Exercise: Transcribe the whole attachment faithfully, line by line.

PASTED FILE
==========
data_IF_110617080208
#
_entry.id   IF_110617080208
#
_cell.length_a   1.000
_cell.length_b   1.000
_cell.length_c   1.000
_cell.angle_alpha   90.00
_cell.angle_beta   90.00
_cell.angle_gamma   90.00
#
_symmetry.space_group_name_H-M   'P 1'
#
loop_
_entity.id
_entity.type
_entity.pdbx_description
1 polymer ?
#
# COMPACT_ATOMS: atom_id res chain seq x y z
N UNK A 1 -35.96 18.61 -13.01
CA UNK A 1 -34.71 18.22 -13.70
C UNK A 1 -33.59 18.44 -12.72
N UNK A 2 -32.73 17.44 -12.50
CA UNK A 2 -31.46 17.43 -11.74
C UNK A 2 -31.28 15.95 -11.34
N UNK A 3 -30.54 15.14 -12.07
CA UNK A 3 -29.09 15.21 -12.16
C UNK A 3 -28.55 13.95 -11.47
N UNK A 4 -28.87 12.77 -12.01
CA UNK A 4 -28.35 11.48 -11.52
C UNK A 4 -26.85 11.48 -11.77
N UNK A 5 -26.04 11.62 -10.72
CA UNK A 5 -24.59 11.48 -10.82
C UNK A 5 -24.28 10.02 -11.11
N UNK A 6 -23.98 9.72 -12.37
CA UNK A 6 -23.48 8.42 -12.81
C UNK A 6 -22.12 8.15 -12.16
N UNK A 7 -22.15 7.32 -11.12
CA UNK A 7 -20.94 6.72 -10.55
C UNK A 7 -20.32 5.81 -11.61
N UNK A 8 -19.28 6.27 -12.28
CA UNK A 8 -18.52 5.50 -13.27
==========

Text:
data_IF_110617080208
#
_entry.id   IF_110617080208
#
_cell.length_a   1.000
_cell.length_b   1.000
_cell.length_c   1.000
_cell.angle_alpha   90.00
_cell.angle_beta   90.00
_cell.angle_gamma   90.00
#
_symmetry.space_group_name_H-M   'P 1'
#
loop_
_entity.id
_entity.type
_entity.pdbx_description
1 polymer ?
#
# COMPACT_ATOMS: atom_id res chain seq x y z
N UNK A 1 -35.96 18.61 -13.01
CA UNK A 1 -34.71 18.22 -13.70
C UNK A 1 -33.59 18.44 -12.72
N UNK A 2 -32.73 17.44 -12.50
CA UNK A 2 -31.46 17.43 -11.74
C UNK A 2 -31.28 15.95 -11.34
N UNK A 3 -30.54 15.14 -12.07
CA UNK A 3 -29.09 15.21 -12.16
C UNK A 3 -28.55 13.95 -11.47
N UNK A 4 -28.87 12.77 -12.01
CA UNK A 4 -28.35 11.48 -11.52
C UNK A 4 -26.85 11.48 -11.77
N UNK A 5 -26.04 11.62 -10.72
CA UNK A 5 -24.59 11.48 -10.82
C UNK A 5 -24.28 10.02 -11.11
N UNK A 6 -23.98 9.72 -12.37
CA UNK A 6 -23.48 8.42 -12.81
C UNK A 6 -22.12 8.15 -12.16
N UNK A 7 -22.15 7.32 -11.12
CA UNK A 7 -20.94 6.72 -10.55
C UNK A 7 -20.32 5.81 -11.61
N UNK A 8 -19.28 6.27 -12.28
CA UNK A 8 -18.52 5.50 -13.27